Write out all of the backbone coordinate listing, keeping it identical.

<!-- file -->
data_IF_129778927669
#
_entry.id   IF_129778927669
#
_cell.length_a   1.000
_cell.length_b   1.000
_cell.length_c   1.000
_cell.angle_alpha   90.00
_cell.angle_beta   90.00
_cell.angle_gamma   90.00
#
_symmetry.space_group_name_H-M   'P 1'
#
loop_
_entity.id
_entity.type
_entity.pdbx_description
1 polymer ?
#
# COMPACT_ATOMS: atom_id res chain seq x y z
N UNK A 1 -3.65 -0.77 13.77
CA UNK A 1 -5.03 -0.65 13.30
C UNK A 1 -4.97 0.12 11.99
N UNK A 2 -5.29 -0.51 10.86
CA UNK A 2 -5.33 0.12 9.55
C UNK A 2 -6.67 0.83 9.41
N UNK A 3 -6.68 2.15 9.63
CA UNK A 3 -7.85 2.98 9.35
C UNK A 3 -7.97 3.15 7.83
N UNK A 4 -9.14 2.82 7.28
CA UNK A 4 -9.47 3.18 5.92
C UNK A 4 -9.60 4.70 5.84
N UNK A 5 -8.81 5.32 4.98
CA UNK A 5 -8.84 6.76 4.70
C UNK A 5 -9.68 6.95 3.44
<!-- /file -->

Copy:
data_IF_129778927669
#
_entry.id   IF_129778927669
#
_cell.length_a   1.000
_cell.length_b   1.000
_cell.length_c   1.000
_cell.angle_alpha   90.00
_cell.angle_beta   90.00
_cell.angle_gamma   90.00
#
_symmetry.space_group_name_H-M   'P 1'
#
loop_
_entity.id
_entity.type
_entity.pdbx_description
1 polymer ?
#
# COMPACT_ATOMS: atom_id res chain seq x y z
N UNK A 1 -3.65 -0.77 13.77
CA UNK A 1 -5.03 -0.65 13.30
C UNK A 1 -4.97 0.12 11.99
N UNK A 2 -5.29 -0.51 10.86
CA UNK A 2 -5.33 0.12 9.55
C UNK A 2 -6.67 0.83 9.41
N UNK A 3 -6.68 2.15 9.63
CA UNK A 3 -7.85 2.98 9.35
C UNK A 3 -7.97 3.15 7.83
N UNK A 4 -9.14 2.82 7.28
CA UNK A 4 -9.47 3.18 5.92
C UNK A 4 -9.60 4.70 5.84
N UNK A 5 -8.81 5.32 4.98
CA UNK A 5 -8.84 6.76 4.70
C UNK A 5 -9.68 6.95 3.44